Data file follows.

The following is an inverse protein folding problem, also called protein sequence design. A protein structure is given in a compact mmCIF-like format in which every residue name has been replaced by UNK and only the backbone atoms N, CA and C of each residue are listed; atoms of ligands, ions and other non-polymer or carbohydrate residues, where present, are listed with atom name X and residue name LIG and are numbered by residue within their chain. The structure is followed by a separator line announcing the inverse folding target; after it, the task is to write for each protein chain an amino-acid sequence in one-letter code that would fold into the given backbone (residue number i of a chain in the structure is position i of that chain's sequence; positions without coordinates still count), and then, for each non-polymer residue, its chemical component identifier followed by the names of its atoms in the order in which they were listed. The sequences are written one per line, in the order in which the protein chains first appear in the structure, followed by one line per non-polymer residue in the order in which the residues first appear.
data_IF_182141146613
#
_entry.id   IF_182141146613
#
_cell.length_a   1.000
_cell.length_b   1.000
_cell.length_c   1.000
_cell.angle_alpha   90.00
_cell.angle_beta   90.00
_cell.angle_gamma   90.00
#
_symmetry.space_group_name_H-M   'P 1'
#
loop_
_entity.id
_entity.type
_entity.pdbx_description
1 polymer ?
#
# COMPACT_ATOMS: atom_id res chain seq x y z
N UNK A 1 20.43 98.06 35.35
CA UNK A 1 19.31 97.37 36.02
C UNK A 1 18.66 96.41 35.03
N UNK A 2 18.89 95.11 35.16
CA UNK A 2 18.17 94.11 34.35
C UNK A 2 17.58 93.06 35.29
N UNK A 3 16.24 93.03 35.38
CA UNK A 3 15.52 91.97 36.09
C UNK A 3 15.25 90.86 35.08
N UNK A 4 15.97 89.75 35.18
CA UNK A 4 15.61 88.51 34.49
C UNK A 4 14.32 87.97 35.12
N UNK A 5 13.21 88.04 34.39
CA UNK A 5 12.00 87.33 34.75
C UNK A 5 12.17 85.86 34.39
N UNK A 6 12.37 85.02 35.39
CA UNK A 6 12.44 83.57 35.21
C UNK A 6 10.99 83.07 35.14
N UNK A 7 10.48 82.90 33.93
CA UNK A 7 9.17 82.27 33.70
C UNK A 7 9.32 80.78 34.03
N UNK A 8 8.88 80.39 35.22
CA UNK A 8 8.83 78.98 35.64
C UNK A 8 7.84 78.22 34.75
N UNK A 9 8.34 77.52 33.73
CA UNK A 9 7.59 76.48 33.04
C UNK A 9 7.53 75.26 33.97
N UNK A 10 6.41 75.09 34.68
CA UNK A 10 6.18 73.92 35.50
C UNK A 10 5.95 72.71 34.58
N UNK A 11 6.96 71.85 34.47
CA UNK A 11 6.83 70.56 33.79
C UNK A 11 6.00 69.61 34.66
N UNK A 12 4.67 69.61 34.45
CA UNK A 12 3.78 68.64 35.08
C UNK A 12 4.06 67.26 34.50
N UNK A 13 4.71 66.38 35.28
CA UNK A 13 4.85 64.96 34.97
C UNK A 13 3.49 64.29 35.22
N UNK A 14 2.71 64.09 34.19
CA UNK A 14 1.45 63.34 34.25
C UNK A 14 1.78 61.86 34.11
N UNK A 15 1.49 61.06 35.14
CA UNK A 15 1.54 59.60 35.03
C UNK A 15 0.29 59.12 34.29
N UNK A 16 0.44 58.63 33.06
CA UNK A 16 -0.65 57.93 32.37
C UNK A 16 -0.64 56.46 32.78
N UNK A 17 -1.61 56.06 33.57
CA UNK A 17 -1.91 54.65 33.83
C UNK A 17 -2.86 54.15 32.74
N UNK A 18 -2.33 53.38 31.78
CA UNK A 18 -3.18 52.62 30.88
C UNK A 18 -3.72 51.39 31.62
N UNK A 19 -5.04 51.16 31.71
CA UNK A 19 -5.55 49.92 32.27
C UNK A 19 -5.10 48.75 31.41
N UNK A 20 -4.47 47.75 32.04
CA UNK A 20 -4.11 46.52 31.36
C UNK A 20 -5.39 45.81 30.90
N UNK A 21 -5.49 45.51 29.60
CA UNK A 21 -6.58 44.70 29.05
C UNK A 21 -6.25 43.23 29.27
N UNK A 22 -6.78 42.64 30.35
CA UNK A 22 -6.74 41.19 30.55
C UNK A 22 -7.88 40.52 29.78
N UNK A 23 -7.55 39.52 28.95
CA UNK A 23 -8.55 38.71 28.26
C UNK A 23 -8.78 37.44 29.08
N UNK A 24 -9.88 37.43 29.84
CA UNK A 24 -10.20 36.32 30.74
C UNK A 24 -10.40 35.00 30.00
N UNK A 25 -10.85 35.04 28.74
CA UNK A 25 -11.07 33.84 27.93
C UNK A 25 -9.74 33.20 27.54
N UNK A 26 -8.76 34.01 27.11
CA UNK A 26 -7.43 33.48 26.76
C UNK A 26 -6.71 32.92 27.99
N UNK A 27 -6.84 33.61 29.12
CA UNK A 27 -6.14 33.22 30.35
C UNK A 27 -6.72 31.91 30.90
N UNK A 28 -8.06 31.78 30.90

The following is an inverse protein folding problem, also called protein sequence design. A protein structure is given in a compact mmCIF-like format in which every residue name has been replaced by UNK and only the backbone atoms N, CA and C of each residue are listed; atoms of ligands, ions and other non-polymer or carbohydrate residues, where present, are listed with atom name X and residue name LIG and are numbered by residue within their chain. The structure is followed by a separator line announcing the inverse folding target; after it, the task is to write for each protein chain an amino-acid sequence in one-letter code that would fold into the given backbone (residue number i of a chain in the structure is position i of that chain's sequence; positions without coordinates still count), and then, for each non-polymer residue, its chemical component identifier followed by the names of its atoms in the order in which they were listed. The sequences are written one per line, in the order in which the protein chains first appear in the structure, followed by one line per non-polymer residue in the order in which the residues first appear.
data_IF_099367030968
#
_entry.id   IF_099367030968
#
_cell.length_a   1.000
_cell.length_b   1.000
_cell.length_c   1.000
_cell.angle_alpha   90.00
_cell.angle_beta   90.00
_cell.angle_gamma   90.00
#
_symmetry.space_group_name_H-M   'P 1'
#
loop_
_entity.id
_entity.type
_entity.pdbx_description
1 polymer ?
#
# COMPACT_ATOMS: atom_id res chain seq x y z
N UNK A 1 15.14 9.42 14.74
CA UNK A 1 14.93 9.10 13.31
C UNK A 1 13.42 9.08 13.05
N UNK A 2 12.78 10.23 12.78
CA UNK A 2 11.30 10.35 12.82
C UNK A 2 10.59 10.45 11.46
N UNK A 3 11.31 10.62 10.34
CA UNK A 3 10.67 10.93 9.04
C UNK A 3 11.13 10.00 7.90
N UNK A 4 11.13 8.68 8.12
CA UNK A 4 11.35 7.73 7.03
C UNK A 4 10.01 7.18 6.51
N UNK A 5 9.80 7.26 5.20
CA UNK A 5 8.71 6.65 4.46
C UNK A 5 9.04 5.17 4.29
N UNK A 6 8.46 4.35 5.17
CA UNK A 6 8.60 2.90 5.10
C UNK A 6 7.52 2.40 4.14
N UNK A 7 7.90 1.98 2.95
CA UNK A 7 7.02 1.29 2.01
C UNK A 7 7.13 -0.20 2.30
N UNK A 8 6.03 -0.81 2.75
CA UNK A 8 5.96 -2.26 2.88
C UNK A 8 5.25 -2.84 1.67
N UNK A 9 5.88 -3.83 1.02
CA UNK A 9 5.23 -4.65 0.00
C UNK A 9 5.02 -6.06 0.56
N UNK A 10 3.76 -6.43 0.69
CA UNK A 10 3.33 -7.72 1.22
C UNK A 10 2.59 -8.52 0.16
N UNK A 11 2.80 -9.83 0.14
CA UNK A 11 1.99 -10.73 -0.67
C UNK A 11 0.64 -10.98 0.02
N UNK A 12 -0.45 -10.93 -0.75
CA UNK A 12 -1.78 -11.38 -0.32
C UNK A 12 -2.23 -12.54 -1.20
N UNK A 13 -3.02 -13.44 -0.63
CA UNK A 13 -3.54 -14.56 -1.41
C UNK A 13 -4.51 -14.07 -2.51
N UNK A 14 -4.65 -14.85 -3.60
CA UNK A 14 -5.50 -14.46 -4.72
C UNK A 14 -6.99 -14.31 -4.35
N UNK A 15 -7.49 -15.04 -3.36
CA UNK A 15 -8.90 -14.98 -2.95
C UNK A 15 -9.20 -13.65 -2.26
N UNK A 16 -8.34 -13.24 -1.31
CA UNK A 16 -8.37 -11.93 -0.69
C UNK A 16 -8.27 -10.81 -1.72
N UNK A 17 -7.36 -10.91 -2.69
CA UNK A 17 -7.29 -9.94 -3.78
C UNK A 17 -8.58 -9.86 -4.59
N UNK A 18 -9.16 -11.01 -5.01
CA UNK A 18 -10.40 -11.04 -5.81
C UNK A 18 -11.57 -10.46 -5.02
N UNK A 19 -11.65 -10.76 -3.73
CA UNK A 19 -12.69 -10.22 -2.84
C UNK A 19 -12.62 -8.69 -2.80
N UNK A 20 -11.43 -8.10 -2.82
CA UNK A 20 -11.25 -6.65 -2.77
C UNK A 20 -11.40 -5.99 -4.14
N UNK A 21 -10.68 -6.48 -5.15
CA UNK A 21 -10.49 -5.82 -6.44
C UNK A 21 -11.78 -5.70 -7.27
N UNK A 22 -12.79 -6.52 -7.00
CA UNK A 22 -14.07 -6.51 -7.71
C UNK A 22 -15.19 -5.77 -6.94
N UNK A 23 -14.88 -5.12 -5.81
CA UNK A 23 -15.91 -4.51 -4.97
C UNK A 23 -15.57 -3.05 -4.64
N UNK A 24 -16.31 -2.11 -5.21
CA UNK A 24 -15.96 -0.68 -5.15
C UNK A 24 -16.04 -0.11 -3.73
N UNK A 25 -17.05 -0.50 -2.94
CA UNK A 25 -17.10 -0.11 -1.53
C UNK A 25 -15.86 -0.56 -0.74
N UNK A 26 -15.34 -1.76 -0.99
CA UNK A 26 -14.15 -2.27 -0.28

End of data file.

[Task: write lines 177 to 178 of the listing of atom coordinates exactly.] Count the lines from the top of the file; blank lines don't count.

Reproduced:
CA UNK A 18 -10.40 -11.04 -5.81
C UNK A 18 -11.57 -10.46 -5.02